Upon further investigation, we learn complete transparency was lacking when scientists previously tried to fully explain the workings of the universe. There was fine print at the bottom of the page of the Standard Model of Particle Physics –i.e. physics at the sub-atomic level. A reading of the fine print reveals that while we intrinsically knew that mass existed and that everything has some of it, yet, we still had not proved exactly where mass came from – i.e. what coaxed it into existence. Peter Higgs then theorizes the Higgs-Boson as the sub-atomic origin of mass. The problem though is that scientists could never prove the thing existed. So between ’64 and a few weeks ago, the Higgs-Boson largely remained high concept even though scientists were certain –reasonably so anyway –that the darn thing existed. We just knew and accepted that mass, say as represented by the kitchen refrigerator, could be one hard mother to move, even if you had three big, burly guys helping out.

Because of all of its potential, many scientists rank the discovery at CERN with the greatest [discoveries] of all time along with penicillin, SEC football, and men’s perma-press pants. Others rank the discovery less so, but it’s still big stuff.

Very likely it is Nobel Prize winning stuff as it is a near certainty Higgs and other folks at CERN will take center-stage at Nobel Headquarters in Oslo, Norway as early as next January. In addition, Higgs is potentially the CERN Employee of the Month, depending upon how many votes Mandy, the CERN cafeteria cashier garners. He will get a certificate suitable for framing and as well as his own parking space near ‘the smasher’ for the next 30 days. Higgs also becomes the hero of small children of every generation, who just knew, despite parents pleas to the contrary that smashing stuff together during playtime was not only educational but also a future career option.

As for ‘the particle itself, it is already the star of its own upcoming PBS Special to be hustled during Pledge Week along with the 317th ‘Doo Wop’ Reunion Song Collection. (“At the $150 membership level, we will include this wonderful CD, a one night only performance ‘An Evening with Peter Higgs and the Atom Smashers Live from The Hadron’”)


One wonders how the staff at CERN celebrated their big find? There seems to be no specific protocol for the real time celebration of the great discoveries of mankind. Legend has it Christopher Columbus didn’t have time to celebrate finding the New World as he was, at that very moment, being shot at by what he thought were Indians. Copernicus, who discovered that the Earth revolved around the Sun rather than vice versa, celebrated by being persecuted by the Church for heresy.

My Bohemian side imagines that maybe the CERN folks went to a nearby meadow, shed their clothes and frolicked in a manner that would give any onlookers the impression that they were… well, ‘up to sumthin’.

In reality, the writer expects that the folks  at CERN actually celebrated quietly. Three of the scientists instrumental in the discovery, Pierre, Hans and Max, enjoyed individual glasses of milk while seated around a small white Formica top  table in the CERN employee cafeteria. After a brief toast, they each wiped off their milk mustaches and walked toward the elevator that would take them the six-hundred feet or so feet to the Earth’s surface.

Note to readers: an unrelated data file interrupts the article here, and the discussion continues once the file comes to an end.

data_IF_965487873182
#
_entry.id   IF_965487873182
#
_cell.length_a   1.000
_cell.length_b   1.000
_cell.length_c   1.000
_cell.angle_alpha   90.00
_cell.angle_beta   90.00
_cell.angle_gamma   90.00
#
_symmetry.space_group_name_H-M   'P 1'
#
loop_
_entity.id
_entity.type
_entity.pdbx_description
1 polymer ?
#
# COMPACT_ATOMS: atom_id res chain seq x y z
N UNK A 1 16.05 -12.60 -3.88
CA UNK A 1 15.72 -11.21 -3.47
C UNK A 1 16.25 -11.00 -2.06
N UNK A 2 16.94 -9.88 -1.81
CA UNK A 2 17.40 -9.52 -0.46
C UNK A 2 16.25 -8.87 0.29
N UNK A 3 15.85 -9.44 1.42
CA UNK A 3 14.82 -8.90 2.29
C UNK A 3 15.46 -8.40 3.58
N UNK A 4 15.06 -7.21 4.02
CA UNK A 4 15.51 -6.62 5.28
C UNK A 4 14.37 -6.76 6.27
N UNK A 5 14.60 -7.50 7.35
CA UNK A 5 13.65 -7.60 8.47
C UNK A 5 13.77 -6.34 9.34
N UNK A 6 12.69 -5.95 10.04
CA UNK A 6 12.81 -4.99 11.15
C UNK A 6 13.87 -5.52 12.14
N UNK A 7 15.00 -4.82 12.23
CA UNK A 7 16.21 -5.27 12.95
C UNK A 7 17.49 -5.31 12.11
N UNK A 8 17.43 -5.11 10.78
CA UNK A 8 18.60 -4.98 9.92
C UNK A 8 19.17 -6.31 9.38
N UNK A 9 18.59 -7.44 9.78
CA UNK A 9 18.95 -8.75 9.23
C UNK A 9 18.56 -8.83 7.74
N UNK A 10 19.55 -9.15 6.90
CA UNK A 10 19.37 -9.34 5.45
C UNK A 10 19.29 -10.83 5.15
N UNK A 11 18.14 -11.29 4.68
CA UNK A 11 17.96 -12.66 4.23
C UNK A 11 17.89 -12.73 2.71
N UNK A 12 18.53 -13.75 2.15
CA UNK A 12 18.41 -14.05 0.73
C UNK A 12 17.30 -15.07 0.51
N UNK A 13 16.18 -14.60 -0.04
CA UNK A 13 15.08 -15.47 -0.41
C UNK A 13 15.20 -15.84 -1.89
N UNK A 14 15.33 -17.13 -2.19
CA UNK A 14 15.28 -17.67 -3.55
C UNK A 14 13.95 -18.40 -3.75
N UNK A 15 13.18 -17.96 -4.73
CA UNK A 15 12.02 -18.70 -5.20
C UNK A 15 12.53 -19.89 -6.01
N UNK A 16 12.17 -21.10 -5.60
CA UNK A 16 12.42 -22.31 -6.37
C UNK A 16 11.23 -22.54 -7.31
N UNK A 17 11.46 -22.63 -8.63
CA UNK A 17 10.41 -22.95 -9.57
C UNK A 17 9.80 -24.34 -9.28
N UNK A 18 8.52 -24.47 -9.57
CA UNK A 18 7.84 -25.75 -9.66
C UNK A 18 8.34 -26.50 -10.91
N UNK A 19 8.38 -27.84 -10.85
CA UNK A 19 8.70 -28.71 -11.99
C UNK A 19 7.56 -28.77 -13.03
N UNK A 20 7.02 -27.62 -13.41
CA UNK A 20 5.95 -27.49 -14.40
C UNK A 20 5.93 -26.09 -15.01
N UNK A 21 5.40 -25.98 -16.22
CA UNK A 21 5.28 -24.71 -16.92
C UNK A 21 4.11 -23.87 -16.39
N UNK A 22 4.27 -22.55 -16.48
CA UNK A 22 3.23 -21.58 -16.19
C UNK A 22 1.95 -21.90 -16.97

While being hoisted to “the Top” , they looked forlornly at each other and said in unison “Well, what do we do now?”

Super High Speed Stop Action Photo of the of the Hadron Collider Atom Smasher
Super High Speed Stop Action Photo of the of the Hadron Collider Atom Smasher (Stefan)

“Well, I’ve got access to the smasher for the next three hours. The wife and I went over the border to France last night and bought a bunch of grapes. I’m going to run out to the car, get ’em, throw them in the smasher. I don’t know what will happen exactly, but I’m looking forward to drinking the world’s first Atom Smashed Malt Liquor wine,” said Pierre, the French scientist.

“Save some for me, Pierre,” said Max, on loan to CERN from Germany.

“Well, now that we’ve found the God Particle, I’ve got to immediately start working on finding dark matter and dark energy,” said Hans, the Ph.D, from Stockholm.

“Sounds kind of scary. I’d be careful if I were you,” said Max.

“Oh, I will. But now that we’ve found the God particle, I expect dark matter to be easy to find… very easy indeed… a lead pipe cinch. You know there’s ‘dark’ EVERYWHERE… twelve hours a day, everyday. Trust me, it’ll be easy.”

“Yeah, right. That’s what you said forty five years ago. Remember?”, said Pierre.

“Exactly,” taunted Max. “Then look what happened.”

Ignoring the other two, Hans looked down at the tops of his winged-tipped shoes. Covering them was a strange dusty substance that he had not seen before the discovery. Now it seemed to cover almost everything in sight. He’d have to speak to the CERN maintenance people about the stuff. Dust could very well jam the smasher’s gears. Then Hans knelt down and picked a glob of the dust off of his wing-tipped shoes. With a twinkle in his eye, he wondered to himself what would happen – what he might find – if he threw some of the stuff into the smasher when no one else was looking…

Will Cantrell

Will Cantrell

Will Cantrell (a pseudonym) is a writer, storyteller, and explorer of the milieu of everyday life. An aging Baby Boomer, a Georgia Tech grad, and a retired banker, Cantrell regularly chronicles what he swears are 'mostly true'  'everyman' adventures. Of late, he's written about haircuts, computer viruses, Polar Vortexes, identity theft, ketchup, doppelgangers, bifocals, ‘Streetification’, cursive handwriting, planning his own funeral and other gnarly things that caused him to scratch his head in an increasingly more and more crazy-ass world.   As for Will himself, the legend is at an early age he wandered South, got lost, and like most other self-respecting males, was loathe to ask for directions. The best solution, young Will mused, “was just to stay put”. All these years later, he still hasn't found his way but remains  a son of the New South. He was recently sighted somewhere close to I-285, lost, bumfuzzled and mumbling something about “...writing' his way home.” Of course, there are a lot of folks who think that “Cantrell ain't wrapped too tight” but hope that he keeps writing about his adventures as he finds his way back to the main highway.